To emphasize spherical geometry: Explore Chapters 13, 6–9, 11, 12, 15, 19.

To emphasize hyperbolic geometry: Explore hyperbolic plane parts of Chapters 13, 512, 14, and 16.

To get to Chapter 22 on the shape of space as quickly as possible: Explore Chapters 18, 17, and Problems 20.1 and 20.6.

For chapters using similar triangles (Chapters 1419): Explore Problem 12.1 and 13.3 or assume the two Criteria for Similar Triangles (Problem 13.3).

For three-dimensional investigations in Chapters 21 and 22: At least explore Problem 20.1 and assume the results of Problem 20.6.

These chapter sequences are summarized in the following table:

Goal Chapters
Minimum Core 1–3, 6, 8, and either 7 or 10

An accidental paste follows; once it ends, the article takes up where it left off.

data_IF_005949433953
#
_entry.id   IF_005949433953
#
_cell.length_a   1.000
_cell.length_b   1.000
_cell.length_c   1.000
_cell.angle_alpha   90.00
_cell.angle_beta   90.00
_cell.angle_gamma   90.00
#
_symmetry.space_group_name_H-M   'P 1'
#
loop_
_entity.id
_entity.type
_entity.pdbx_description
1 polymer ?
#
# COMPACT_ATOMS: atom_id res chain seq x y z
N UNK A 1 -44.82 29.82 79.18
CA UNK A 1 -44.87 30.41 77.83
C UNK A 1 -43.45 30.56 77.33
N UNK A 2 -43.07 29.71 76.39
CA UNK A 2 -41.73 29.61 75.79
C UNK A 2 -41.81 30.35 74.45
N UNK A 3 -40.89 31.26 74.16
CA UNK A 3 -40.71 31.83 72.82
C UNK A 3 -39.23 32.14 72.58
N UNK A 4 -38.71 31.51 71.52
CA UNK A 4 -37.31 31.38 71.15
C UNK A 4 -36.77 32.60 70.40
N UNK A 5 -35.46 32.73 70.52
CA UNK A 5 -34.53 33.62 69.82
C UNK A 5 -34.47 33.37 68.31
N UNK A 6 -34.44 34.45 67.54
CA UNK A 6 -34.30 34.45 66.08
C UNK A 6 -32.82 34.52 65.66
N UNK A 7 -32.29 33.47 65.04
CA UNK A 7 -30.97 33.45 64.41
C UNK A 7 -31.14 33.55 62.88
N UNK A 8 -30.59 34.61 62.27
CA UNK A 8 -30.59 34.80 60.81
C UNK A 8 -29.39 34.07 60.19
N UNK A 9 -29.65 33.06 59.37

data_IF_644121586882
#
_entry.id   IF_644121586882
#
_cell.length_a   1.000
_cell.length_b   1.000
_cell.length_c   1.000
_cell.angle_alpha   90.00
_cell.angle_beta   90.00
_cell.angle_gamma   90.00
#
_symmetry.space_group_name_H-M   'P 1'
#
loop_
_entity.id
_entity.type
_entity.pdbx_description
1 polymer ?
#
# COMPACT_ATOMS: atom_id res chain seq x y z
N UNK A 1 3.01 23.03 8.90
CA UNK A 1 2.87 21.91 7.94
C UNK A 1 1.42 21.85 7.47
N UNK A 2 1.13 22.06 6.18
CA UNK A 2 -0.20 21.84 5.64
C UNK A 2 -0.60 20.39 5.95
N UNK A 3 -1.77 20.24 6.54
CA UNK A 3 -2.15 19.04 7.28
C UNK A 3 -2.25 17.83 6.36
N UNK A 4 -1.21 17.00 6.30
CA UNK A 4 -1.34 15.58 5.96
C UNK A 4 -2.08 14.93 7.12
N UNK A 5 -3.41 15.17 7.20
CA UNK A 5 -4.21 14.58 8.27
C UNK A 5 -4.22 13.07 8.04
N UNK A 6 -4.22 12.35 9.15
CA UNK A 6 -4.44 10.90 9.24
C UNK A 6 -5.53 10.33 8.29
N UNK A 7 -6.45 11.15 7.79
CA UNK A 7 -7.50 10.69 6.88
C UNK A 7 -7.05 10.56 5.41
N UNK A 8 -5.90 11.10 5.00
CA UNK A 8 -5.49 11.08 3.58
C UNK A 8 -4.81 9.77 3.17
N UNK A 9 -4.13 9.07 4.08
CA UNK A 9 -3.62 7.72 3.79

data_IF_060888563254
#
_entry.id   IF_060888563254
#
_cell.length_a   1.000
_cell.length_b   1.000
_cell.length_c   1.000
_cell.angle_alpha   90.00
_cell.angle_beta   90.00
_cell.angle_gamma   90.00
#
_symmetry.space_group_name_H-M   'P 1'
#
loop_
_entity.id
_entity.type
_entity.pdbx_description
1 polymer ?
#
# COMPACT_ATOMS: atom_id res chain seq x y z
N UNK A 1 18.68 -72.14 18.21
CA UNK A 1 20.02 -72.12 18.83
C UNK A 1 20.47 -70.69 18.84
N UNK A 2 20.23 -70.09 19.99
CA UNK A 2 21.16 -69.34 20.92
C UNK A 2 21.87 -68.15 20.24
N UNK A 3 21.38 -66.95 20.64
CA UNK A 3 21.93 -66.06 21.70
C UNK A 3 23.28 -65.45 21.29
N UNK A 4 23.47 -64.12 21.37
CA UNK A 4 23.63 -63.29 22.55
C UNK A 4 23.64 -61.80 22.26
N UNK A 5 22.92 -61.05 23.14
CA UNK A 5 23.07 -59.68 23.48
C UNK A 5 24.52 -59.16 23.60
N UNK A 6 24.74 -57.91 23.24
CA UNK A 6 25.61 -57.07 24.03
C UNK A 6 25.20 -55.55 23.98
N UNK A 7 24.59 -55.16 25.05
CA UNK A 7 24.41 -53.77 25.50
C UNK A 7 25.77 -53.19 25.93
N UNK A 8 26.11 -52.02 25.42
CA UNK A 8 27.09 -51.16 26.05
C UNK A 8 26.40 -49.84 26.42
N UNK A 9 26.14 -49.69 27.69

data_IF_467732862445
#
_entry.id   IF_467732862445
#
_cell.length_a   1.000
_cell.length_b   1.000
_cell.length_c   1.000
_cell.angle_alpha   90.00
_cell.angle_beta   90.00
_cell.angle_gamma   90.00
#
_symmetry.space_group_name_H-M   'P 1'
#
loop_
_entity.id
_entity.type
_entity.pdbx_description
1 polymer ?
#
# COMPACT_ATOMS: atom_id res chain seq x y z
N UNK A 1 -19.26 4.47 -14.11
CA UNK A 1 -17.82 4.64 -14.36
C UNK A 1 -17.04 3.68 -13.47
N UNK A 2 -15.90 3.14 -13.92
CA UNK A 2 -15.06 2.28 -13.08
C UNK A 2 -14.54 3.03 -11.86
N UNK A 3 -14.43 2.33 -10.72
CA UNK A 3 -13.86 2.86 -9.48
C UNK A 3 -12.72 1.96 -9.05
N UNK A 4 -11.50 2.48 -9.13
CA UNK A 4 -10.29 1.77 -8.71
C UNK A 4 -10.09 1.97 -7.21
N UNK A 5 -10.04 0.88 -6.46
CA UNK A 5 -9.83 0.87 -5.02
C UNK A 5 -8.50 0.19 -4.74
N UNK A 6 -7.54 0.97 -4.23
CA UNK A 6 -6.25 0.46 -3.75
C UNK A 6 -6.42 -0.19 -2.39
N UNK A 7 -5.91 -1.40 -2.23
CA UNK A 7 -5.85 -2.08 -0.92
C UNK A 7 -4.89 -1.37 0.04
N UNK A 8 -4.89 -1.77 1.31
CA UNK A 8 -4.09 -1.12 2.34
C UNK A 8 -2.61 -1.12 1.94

Use book similar to

first edition

4   7 9 10 11 12 13   15     18 19 20 21  
To emphasize

Euclidean geometry

-4     9 10 11 12 13 14       18     21  
To emphasize

spherical geometry

    7 9   11 12     15       19      
To emphasize

hyperbolic geometry

  5 7 9 10 11 12   14   16            
To get to Chapter 22

"Shape of Space"

as soon as possible

4 5 7                 17     20.1

&

20.6

  22
To prove and apply similar triangle criteria (13.3)       9 10   12 13 14 15 16 17 18 19      


1 From an unpublished lecture in London, April 1984. Used here by permission.